He’s just returned from a much-needed vacation in Jamaica, hence the Bob Marley wafting through the studio. “I need music and love how it inspires everyone here,” LaQuan Smith said. “People forget to have fun while they’re working, but you can’t take yourself too seriously.”
The 29-year-old fashion designer imbues the clothes he’s crafting with equal parts fun and femininity. The influence of music is evident in his fall 2017 collection: catsuits, corset-laced pants and a thigh-high PVC boot evoke thoughts of a certain chanteuse. “Grace Jones was definitely an inspiration,” Smith noted. “I wanted to do something that was super strong in silhouettes, pieces that felt dominating and fierce and fab. The collection goes back to those music-video moments that inspired me—the really strong visuals of Missy Elliott, for example—but it’s also about what the future looks like. It’s strong, edgy, conceptual and very unapologetic.”
Smith is quick to say he hasn’t felt the need to conform to any mainstream ideals since he discovered his love of fashion and illustration at an early age. He was raised in St. Albans, Queens, heavily influenced by his grandmother, Hattierea, who was good with a needle. “She was always taking me to fabric stores. I was her little assistant,” Smith remembered. “Growing up, I was never into video games. I wanted a sewing machine and fabric.”
Smith also discovered an affinity for sketching and briefly considered a career as a cartoonist. “I would sketch in my notebook all day, every day. My mother would check my notebook when I got home to see whether I was sketching or doing my schoolwork.” Smith also recalled feeling like a bit of a misfit until a middle school principal accepted his suggestion of producing an in-school fashion show. “Spearheading that really gave me a leg up. I felt like the other students understood who I was and I felt more accepted. That moment really set me on a path.”
A stint at Manhattan’s High School of Art and Design followed, but when Smith applied to both Parsons School of Design and the Fashion Institute of Technology, he was rejected. “I wasn’t going to let that stop me,” he insisted. Instead, he scored an internship at BlackBook magazine and networked at parties during New York Fashion Week. Smith was also honing his aesthetic and developing designs. In 2010, he founded his eponymous label and presented his first show, just 20 looks, in February of that year at New York’s Society of Illustrators. André Leon Talley, at the time Vogue’s editor-at-large, was among the attendees, while Smith’s grandparents were sitting nearby in the front row.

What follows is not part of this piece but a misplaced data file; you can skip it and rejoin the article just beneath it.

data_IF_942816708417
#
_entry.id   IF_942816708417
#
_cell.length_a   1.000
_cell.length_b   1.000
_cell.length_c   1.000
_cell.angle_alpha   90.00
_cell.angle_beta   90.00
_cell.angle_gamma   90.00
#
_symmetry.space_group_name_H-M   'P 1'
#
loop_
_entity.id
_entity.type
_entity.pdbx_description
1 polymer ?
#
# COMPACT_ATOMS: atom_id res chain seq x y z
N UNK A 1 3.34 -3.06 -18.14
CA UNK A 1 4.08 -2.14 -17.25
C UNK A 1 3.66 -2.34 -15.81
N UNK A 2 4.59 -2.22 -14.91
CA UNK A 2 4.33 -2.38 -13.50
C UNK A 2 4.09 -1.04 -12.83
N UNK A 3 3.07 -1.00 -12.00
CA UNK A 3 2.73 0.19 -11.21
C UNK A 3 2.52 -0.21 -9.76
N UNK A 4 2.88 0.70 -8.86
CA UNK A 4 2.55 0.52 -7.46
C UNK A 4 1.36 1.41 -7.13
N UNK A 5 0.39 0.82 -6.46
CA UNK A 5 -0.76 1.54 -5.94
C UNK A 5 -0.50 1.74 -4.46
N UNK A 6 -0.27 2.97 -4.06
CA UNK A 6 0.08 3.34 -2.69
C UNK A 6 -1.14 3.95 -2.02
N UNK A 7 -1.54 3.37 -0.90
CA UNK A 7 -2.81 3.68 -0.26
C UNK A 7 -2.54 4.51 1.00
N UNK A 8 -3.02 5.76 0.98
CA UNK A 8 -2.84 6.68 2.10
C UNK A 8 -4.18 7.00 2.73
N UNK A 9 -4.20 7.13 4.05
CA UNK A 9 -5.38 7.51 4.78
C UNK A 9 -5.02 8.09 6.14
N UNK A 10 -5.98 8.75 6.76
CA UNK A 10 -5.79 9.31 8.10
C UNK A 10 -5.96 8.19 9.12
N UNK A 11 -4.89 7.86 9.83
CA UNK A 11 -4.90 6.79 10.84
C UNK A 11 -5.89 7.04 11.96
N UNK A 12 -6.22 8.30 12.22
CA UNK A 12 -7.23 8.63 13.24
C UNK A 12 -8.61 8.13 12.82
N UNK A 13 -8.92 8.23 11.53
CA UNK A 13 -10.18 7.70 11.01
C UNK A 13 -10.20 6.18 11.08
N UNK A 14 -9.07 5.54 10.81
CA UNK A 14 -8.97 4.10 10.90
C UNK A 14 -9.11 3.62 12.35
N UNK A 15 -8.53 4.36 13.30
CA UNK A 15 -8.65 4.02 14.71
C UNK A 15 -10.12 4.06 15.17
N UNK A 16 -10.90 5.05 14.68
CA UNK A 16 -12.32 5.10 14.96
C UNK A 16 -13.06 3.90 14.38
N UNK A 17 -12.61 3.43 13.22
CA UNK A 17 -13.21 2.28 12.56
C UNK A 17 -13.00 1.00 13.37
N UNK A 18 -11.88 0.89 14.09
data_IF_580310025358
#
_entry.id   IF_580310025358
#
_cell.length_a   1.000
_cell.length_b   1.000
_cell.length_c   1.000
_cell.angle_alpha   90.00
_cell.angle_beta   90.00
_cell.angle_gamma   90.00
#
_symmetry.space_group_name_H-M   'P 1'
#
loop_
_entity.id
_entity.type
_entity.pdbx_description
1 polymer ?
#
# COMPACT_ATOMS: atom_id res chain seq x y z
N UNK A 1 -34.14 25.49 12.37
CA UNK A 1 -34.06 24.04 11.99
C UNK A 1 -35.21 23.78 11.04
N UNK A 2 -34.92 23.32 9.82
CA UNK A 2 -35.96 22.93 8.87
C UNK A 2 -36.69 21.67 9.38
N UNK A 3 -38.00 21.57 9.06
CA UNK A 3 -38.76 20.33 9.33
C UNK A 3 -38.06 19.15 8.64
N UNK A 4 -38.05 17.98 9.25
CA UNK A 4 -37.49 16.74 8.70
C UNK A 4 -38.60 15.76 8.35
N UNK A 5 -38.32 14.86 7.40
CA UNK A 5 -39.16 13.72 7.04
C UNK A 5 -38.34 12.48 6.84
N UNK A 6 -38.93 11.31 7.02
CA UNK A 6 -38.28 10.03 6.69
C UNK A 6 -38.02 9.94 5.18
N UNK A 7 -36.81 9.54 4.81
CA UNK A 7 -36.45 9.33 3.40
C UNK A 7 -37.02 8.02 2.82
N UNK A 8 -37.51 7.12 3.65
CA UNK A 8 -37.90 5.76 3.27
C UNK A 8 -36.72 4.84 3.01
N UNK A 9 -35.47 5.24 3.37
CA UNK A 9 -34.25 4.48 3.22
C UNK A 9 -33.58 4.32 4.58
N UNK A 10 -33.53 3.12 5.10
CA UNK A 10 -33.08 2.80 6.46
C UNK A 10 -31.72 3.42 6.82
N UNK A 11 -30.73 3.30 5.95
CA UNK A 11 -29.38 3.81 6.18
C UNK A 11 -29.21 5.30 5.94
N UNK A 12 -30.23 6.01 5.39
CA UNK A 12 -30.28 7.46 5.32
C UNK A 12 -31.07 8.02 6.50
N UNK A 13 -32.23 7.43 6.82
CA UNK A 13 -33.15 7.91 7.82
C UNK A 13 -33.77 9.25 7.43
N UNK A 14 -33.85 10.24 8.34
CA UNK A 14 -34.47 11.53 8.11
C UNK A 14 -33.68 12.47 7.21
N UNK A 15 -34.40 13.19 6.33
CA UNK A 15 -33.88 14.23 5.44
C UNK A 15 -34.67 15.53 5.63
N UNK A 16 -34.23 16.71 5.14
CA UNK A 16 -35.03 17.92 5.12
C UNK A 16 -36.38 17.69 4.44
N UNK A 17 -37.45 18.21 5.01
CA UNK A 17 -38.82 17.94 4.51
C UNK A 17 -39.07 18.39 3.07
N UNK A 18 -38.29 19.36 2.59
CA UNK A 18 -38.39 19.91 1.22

Talley and others took notice of the undeniable sensuality of a LaQuan Smith look, which is the designer’s intent. “It’s very sexy and very current, but I don’t like to use adjectives like sophisticated or young. I prefer words like ‘ageless’ and that’s honestly because my demographic is so wide. I’m really proud of that. The women who seek out my clothes are all different backgrounds, different ages and body types. What they have in common is that they’re unapologetically sexy and confident and they know how to celebrate their curves. They also love to wear something that’s a conversation piece.” Indeed, in reviewing his fall/winter 2017 collection, Women’s Wear Daily said Smith “doesn’t just dabble in the overtly sexy, he bathes in it.”
He favors neutral tones, largely black, white, gray and several shades of nude that respect a wide range of skin tones. You won’t find a lot of color in a LaQuan Smith design, unless he’s created a piece that feels especially playful, like his ultra-brief Daphne Hot Shorts in hot-pink tweed. And while his body-hugging designs seen on red carpets tend to dominate the conversation, there is a something-for-everyone approach to Smith’s collection. His sequined Loren Gown, with its loose silhouette and high-low hemline, accommodates a variety of body types, while his A-line Mirror dress in neoprene (a favorite fabric) features glittering panels that create a waist-cinching effect. “People come to us for wedding receptions, for Bar Mitzvahs or because they’re going to Cannes,” he said, and the emails he receives after a special event mean everything to him. “[Women are] thanking me for designing something that fits them so well, not just their body, but also their personality.”